Whether it's due to pride, a desire to maintain their independence, or forgetfulness, if you have aging parents there are likely things they aren't telling you. And that can be both troubling and dangerous.
In this new blog series, Things Your Aging Parents Aren't Telling You, we look at issues and problems that could be happening in your aging parent's life that they are not telling you about -- and offer solutions to help manage these situations.
"I am incontinent."
When people discuss the things that scare them about aging, the idea of not having control over one's bladder is typically among the pack. We dread the idea of going into a store and buying adult diapers. We worry that if we have to wear them that everyone will be able to tell. We fear that the day will come when we are unaware that we have soiled ourselves. And when we think about it, we imagine that when we get to that point, our life may not be worth living.
Of course, that's not the case. But if your parent is struggling with bladder control they might be embarrassed to talk about it because of the perceptions about the problem. Here's a few ways to help them if you suspect incontinence is an issue.
1. Bring it up - If you notice it might be an issue, pick a time when you can sit down privately to discuss the matter. In some cases, rather than talk about the problem or start using products like adult diapers, your parent might just avoid going out to shop, eat and socialize because they fear having an "accident." Opening the door to discussing the problem can be a great way to let them know it is a normal problem for many of us when we age.
Recent research indicates that as many as 65 million American adults experience bladder leakage - that's about 1 in 4 adults, with woman experiencing the problem at significantly higher levels. It is not an easy conversation and it requires tact and thoughtfulness, so avoid making your parent feel badly about the matter or implying they can control it if they tried harder.
2. Offer solutions - Once you've discussed it with your parent, try to figure out how you can help them manage their incontinence. This might require you to do a little research on your own. What products are available that could help your parent? What is the cost of incontinence aids? Where will be the easiest place for your parent to buy them, in a store or online for discreet home delivery? Or would they prefer you purchase them for them? If they will be using a diaper-like product, are they able to take it on and off with ease and maintain proper hygiene, or will they need help? There can be a lot of variables. It is important not to make any assumptions.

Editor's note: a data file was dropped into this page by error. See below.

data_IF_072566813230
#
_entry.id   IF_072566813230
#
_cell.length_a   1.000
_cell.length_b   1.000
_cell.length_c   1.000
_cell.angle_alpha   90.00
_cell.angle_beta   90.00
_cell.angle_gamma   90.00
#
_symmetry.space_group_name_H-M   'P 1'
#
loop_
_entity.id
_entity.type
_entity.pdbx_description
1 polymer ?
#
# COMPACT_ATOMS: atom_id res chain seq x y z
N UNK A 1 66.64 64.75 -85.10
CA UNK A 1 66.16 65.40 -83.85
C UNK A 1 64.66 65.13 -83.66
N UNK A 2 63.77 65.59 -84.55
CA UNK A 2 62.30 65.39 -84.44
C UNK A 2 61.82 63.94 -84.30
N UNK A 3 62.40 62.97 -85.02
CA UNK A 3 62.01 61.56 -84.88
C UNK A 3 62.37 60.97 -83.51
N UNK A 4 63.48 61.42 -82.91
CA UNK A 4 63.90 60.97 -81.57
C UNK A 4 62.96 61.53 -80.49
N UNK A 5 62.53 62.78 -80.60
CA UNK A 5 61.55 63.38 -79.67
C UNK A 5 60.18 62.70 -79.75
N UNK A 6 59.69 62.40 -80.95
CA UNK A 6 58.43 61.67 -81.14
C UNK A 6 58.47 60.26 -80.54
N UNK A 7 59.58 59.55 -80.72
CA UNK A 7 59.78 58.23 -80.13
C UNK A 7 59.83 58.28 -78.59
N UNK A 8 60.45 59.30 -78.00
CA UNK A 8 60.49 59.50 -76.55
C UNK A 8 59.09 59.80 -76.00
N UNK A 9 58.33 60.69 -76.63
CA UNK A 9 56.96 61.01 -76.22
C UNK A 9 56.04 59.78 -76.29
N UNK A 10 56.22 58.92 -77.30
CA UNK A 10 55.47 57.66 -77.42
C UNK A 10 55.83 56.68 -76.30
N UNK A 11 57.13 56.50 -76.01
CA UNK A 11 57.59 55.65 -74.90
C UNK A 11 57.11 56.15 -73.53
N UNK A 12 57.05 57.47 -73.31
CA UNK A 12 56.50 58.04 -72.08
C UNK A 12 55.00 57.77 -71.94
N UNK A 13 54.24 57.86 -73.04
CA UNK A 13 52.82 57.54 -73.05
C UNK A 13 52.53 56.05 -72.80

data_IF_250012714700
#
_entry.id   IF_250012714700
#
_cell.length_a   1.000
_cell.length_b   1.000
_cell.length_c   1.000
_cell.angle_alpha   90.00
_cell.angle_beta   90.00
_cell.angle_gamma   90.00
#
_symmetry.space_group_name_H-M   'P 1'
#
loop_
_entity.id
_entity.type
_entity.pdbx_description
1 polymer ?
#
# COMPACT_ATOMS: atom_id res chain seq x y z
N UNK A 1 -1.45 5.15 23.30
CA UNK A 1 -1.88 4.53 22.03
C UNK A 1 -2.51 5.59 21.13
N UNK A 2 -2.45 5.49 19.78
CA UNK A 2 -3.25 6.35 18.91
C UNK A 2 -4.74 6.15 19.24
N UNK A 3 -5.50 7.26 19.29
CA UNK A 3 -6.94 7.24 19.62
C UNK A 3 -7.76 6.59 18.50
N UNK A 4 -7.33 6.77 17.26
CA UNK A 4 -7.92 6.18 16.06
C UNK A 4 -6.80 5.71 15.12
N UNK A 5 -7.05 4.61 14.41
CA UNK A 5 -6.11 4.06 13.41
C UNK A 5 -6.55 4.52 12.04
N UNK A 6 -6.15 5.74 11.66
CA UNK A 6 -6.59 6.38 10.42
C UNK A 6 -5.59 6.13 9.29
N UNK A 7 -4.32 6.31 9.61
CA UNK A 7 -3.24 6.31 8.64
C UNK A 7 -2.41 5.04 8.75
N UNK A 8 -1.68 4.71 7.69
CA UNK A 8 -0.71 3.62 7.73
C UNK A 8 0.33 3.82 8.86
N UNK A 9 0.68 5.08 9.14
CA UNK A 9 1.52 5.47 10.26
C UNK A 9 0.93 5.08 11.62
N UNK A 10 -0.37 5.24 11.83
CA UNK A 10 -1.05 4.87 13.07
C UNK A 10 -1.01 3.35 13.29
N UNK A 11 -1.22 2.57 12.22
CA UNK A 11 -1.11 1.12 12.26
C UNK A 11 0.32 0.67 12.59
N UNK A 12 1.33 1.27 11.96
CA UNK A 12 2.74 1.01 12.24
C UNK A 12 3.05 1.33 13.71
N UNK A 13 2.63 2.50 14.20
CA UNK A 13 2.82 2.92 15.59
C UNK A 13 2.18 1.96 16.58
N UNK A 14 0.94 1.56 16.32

3. Suggest a doctor visit - It can be very difficult to convince a parent to go to the doctor, especially over something that can be seen as embarrassing, such as incontinence. But it is wise to suggest it because incontinence can be a sign of a more serious health problem. It also can be treatable in some cases. Reminding your parent that it might be a fixable issue will hopefully make them willing to see their doctor. Even if the incontinence is not curable, the doctor will be able to write prescriptions for incontinence products. This can significantly lower the costs of things like disposable underwear and save your parent money.
Incontinence can affect people at all ages for many different reasons. And people live very normal, active lives despite the condition. If you suspect your parent is incontinent, it can be a tough topic to bring up. But it is important to do so so that your parent can enjoy a full and active life.
Patrick O'Brien is CEO and co-founder of Executor.org, a comprehensive online resource that helps executors manage their responsibilities and duties in this complex role. The tool includes a helpful step-by-step interactive guide for executors and invaluable tips on everything from planning a funeral and keeping beneficiaries happy to dealing with grief and managing estate assets.